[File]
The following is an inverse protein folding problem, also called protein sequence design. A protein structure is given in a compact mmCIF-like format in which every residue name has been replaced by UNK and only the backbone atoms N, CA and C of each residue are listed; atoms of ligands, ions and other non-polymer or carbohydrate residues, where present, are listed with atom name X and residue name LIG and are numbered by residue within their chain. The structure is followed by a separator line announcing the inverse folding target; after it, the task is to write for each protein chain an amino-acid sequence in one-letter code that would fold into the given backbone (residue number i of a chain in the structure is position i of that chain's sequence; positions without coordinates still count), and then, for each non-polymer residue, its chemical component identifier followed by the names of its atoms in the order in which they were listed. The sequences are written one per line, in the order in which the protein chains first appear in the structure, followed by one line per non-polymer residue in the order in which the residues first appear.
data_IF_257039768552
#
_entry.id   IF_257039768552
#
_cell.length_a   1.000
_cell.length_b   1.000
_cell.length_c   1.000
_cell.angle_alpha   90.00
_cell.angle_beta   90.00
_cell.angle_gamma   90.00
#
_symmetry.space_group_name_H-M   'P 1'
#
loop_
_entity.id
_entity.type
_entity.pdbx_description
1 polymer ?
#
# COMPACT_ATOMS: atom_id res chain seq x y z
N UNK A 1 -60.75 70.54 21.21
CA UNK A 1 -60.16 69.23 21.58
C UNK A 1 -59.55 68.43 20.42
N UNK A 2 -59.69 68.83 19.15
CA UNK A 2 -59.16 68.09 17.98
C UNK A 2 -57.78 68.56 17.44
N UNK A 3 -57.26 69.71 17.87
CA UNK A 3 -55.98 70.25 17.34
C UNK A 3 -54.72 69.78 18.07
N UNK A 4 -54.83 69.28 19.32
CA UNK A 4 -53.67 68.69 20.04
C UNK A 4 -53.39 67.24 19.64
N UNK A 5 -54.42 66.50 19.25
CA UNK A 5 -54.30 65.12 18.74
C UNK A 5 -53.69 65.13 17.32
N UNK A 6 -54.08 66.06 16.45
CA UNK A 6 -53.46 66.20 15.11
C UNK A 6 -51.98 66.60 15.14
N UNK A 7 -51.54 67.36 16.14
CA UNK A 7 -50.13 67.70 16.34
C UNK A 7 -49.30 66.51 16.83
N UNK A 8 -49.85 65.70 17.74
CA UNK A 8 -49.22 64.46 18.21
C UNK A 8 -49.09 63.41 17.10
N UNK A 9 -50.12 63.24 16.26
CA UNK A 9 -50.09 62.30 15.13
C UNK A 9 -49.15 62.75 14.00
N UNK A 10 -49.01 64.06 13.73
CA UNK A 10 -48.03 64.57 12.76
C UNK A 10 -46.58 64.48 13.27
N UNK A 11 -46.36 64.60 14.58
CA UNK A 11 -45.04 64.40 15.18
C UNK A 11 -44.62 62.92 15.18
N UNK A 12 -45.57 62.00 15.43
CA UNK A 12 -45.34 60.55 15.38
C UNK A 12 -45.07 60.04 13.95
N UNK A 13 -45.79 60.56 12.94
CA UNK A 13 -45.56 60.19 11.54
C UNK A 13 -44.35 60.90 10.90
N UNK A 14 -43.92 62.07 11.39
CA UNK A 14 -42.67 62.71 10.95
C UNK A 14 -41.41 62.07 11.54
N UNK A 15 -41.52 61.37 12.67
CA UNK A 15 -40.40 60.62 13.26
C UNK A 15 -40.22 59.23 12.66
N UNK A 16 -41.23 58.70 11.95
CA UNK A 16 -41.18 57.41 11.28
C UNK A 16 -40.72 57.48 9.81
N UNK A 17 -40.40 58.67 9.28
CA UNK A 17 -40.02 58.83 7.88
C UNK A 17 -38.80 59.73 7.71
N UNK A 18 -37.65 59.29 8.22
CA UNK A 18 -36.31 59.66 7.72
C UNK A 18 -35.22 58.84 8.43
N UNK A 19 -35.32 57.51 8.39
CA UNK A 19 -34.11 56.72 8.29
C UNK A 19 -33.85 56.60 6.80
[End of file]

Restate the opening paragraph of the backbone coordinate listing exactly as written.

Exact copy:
The following is an inverse protein folding problem, also called protein sequence design. A protein structure is given in a compact mmCIF-like format in which every residue name has been replaced by UNK and only the backbone atoms N, CA and C of each residue are listed; atoms of ligands, ions and other non-polymer or carbohydrate residues, where present, are listed with atom name X and residue name LIG and are numbered by residue within their chain. The structure is followed by a separator line announcing the inverse folding target; after it, the task is to write for each protein chain an amino-acid sequence in one-letter code that would fold into the given backbone (residue number i of a chain in the structure is position i of that chain's sequence; positions without coordinates still count), and then, for each non-polymer residue, its chemical component identifier followed by the names of its atoms in the order in which they were listed. The sequences are written one per line, in the order in which the protein chains first appear in the structure, followed by one line per non-polymer residue in the order in which the residues first appear.